At the start of this year it spent a total of £4.5m on the acquisition in January of Basil Towers-founded reputation management research company Hesleden Partners, and in February of public affairs agency Open Road.
The outlay comprises initial consideration of £3.272m and deferred consideration of £1.207m.
The figures come from the 2013 accounts for Blue Rubicon Holdings, which were published at Companies House late last month.
Blue Rubicon Holdings is the parent company of the UK agency, Blue Rubicon Limited, which reported pre-tax profits of £3.9m in 2013, and of the Qatar company Blue Rubicon LLC and the Dubai company Blue Rubicon Arabia FZ-LLC.
Its financial statements offer an insight into the platform, constructed through the transformative December 2012 deal with LDC, on which Blue Rubicon is setting out to be the market leader in global reputation management.
The deal saw Blue Rubicon Holdings formed to acquire Blue Rubicon Limited from its founder and 60 per cent shareholder, Fraser Hardie, and three fellow directors.
Blue Rubicon Holdings paid £28m for an agency with gross profits of £14.926m and operating profits of £3.495m in the 2012 calendar year.
The ownership structure of Blue Rubicon Holdings is complex, according to the latest record, dated September 2013.
This record shows there were seven different classes of share and around 14 individual shareholders in addition to LDC.
PRWeek understands that the group has since further widened executive participation and now has more than 30 share and option holders.
Records show that LDC does not have control of Blue Rubicon Holdings, but initially provided in the region of £19m in loans, bearing 10 per cent annual interest, and paid £200,000 for a minority equity stake that confers significant voting sway.
Its special shares entitle it (and limit it) to 49.9 per cent of voting rights and, in some extraordinary circumstances, to 95 per cent of voting rights.
These circumstances include Blue Rubicon Holdings’ earnings before interest and tax (EBIT) or cash flow coming in significantly lower than projected (for example less than 70 per cent in year one of the deal and less than 40 per cent in year two).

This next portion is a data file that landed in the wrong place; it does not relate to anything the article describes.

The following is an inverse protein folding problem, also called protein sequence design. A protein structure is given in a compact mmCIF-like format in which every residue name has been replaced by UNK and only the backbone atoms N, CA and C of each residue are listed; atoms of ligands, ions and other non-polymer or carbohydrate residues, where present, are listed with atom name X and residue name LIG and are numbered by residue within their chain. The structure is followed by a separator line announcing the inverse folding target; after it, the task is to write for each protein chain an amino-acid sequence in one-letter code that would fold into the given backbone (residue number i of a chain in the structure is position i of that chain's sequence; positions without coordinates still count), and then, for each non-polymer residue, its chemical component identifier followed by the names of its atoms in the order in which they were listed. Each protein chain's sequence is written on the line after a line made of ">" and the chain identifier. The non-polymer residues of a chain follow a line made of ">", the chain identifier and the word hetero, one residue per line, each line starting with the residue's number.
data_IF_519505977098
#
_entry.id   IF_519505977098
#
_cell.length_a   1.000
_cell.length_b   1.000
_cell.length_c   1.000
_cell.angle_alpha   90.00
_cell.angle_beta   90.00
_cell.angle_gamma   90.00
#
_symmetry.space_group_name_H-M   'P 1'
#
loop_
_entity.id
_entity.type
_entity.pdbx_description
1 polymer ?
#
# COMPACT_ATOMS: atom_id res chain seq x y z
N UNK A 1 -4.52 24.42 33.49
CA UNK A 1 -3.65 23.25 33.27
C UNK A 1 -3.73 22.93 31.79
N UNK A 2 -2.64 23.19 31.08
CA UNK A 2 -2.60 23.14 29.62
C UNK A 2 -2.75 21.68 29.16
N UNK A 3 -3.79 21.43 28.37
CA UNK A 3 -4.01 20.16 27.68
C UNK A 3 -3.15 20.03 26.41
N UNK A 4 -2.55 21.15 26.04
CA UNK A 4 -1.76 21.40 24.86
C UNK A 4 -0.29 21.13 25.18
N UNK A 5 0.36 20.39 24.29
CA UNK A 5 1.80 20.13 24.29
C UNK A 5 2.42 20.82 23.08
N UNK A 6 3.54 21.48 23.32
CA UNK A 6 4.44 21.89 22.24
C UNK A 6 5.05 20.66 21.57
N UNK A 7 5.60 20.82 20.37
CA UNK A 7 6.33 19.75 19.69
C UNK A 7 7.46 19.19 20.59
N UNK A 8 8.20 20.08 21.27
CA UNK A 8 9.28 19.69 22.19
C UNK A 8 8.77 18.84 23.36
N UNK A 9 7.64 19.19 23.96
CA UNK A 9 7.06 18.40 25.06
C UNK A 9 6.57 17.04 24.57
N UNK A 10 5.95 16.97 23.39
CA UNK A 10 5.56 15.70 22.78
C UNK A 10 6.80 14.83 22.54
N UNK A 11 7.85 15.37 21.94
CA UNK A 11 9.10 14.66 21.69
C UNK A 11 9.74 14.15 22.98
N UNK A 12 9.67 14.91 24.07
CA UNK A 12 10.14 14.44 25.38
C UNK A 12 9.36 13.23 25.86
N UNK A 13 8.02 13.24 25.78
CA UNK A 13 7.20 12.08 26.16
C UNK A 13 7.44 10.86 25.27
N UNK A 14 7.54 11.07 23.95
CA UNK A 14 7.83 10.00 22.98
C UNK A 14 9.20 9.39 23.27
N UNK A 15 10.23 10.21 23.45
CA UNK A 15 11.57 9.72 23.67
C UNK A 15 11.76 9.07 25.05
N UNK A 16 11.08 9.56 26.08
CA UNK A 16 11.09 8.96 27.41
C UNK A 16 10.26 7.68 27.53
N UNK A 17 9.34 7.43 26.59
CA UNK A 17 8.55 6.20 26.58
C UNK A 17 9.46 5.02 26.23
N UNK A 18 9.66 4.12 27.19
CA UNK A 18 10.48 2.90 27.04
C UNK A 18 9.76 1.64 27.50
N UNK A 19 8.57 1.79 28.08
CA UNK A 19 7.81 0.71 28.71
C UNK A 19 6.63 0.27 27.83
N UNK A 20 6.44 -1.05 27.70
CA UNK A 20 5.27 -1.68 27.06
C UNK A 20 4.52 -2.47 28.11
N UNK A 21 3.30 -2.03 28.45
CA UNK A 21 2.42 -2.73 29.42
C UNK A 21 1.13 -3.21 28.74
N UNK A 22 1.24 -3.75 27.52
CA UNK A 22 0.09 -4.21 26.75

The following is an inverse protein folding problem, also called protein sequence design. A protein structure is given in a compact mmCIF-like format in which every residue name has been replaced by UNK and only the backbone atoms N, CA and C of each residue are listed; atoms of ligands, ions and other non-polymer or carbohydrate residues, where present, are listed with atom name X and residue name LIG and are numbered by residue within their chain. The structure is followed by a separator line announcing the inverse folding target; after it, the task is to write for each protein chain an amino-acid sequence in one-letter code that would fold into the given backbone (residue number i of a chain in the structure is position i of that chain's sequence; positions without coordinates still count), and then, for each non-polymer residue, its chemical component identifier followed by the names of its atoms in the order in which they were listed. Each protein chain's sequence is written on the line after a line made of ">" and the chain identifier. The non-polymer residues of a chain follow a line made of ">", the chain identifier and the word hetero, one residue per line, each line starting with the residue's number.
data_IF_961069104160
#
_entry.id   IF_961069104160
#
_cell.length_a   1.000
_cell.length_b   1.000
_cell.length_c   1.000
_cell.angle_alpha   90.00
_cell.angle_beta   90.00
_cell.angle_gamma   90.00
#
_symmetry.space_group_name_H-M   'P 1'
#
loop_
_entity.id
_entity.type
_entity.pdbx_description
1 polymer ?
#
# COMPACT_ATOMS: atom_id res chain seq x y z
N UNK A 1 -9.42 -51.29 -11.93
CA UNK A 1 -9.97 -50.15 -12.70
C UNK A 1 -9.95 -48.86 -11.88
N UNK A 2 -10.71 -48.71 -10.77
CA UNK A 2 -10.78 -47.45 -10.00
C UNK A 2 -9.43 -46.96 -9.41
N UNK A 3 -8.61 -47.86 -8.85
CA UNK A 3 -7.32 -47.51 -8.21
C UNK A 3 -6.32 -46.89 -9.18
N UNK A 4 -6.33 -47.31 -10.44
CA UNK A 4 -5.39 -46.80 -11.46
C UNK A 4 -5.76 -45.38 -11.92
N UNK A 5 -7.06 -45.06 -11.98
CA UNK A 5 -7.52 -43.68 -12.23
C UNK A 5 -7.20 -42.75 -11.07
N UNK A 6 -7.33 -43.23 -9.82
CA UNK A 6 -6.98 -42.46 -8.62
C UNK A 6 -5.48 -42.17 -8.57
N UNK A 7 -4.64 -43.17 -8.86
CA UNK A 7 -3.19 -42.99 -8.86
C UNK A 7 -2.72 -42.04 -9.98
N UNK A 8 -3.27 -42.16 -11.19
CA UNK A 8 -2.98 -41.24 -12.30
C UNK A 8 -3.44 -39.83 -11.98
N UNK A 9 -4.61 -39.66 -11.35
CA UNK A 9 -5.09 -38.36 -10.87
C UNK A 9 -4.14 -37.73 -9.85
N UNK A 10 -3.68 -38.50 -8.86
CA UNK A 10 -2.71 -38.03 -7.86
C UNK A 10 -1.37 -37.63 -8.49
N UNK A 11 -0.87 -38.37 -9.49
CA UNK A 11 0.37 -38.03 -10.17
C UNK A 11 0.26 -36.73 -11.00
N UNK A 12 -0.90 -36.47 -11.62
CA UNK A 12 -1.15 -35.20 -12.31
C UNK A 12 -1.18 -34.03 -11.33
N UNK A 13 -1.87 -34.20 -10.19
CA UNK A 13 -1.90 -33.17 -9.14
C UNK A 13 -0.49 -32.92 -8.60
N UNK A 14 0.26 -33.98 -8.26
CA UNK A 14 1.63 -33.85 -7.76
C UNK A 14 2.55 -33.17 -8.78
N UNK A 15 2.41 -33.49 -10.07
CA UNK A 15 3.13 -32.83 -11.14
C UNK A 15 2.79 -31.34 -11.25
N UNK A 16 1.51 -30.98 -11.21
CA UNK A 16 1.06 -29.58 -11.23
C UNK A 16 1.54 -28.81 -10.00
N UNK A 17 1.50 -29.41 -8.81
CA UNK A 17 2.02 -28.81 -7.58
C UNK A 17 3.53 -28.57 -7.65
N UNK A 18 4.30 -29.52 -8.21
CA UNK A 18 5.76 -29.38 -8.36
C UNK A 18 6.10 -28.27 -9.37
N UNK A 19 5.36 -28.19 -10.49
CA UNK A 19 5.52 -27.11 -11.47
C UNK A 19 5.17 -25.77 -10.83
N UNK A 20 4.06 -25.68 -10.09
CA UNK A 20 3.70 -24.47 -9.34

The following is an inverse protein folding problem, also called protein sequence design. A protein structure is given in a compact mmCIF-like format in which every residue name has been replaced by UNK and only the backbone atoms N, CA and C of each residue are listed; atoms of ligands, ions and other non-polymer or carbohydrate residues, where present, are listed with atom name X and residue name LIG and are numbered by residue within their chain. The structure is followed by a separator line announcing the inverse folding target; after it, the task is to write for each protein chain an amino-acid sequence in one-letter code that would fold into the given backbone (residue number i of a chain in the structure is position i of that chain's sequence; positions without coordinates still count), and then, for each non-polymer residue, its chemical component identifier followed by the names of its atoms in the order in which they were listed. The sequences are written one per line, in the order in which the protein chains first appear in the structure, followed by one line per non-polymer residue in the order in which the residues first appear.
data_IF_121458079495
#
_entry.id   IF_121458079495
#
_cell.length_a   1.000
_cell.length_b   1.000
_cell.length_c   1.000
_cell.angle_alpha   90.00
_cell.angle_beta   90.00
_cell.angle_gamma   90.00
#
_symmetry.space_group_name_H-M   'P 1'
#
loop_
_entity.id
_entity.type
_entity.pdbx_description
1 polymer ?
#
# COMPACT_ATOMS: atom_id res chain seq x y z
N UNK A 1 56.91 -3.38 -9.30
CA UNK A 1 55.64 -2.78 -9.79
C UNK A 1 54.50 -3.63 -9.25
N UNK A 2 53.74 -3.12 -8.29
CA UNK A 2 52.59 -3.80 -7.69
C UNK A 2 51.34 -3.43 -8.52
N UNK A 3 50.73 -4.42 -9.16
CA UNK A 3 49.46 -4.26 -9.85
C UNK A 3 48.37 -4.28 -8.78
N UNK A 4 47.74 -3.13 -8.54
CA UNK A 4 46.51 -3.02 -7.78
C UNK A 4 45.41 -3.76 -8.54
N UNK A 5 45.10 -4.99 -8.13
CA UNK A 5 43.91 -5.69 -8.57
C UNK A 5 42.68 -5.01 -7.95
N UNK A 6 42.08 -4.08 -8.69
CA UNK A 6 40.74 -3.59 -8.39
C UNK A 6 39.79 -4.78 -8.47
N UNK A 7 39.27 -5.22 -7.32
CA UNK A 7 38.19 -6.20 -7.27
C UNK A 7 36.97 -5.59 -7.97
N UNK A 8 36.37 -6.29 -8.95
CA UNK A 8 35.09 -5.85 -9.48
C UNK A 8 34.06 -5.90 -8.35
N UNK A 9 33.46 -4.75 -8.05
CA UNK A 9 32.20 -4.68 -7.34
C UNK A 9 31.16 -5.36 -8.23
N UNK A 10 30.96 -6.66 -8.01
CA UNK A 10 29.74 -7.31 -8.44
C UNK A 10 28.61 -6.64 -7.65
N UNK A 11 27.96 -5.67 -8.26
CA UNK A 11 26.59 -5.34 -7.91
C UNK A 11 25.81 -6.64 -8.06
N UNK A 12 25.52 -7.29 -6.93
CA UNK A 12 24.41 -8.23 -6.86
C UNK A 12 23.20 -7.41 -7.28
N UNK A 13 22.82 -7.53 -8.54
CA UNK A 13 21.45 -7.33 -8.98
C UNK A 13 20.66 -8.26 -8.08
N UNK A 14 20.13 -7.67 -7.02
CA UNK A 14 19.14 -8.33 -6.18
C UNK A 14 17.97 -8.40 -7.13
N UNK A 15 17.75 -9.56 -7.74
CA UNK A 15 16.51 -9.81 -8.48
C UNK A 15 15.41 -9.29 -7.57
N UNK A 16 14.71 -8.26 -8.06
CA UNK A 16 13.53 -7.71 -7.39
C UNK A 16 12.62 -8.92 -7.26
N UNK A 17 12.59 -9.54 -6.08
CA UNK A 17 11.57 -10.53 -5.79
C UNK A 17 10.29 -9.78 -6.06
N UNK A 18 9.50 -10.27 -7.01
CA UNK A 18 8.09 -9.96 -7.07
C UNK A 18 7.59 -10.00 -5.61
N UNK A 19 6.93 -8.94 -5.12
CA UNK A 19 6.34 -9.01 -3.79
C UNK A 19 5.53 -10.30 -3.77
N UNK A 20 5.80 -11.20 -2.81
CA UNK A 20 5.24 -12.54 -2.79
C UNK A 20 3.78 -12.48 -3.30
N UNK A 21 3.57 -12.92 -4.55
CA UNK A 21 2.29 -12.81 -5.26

They also include Blue Rubicon Holdings failing to meet payments on the money loaned to it by LDC in the form of loan notes, although the company used £8.4m of a £12m bank refinancing to repay a proportion of the loan notes in May 2014.
Blue Rubicon’s top management invested £8.7m in equity. In addition founders Hardie and Chris Jones invested £3m in preference shares.
Preference shares carry no voting rights but are first in line to a share of the company’s profits in the form of a 10 per cent annual cash dividend, subject to the company meeting EBIT targets, which it did in 2013.
The biggest individual equity shareholder is the CEO, Gordon Tempest-Hay.
Jones and Tempest-Hay are two of a quartet of senior executives who own special shares entitling them to at least five per cent of voting rights.
The other two are partner Fiona Joyce and managing director Chris Norton. Hardie is not among them, but has a degree of voting power through his holding of ordinary shares.
Another six executives own smaller stakes consisting of ordinary shares, which are entitled to voting rights and dividends. One shareholder, believed to be Spencer Livermore, who left to join the Labour Party as campaign director, sold out in February 2014.
The seven-strong board of Blue Rubicon Holdings includes Hardie, Tempest-Hay, finance director Sue Couldery and chairman Alastair Gornall.
There are two LDC representatives, Waqqas Ahmad and Patrick Sellers.
The seventh, independent director is Stef Calcraft, one of the founders of ad agency Mother, who joined in June 2013.
During 2013 Blue Rubicon Holdings accrued a dividend of £300,000 for its preference shareholders, Hardie and Jones.
LDC was paid £874,000, and accrued a further £874,000 for payment at a future capital event, on its loan notes.
The consolidated profit and loss statement for Blue Rubicon Holdings shows a pre-tax loss of £243,000.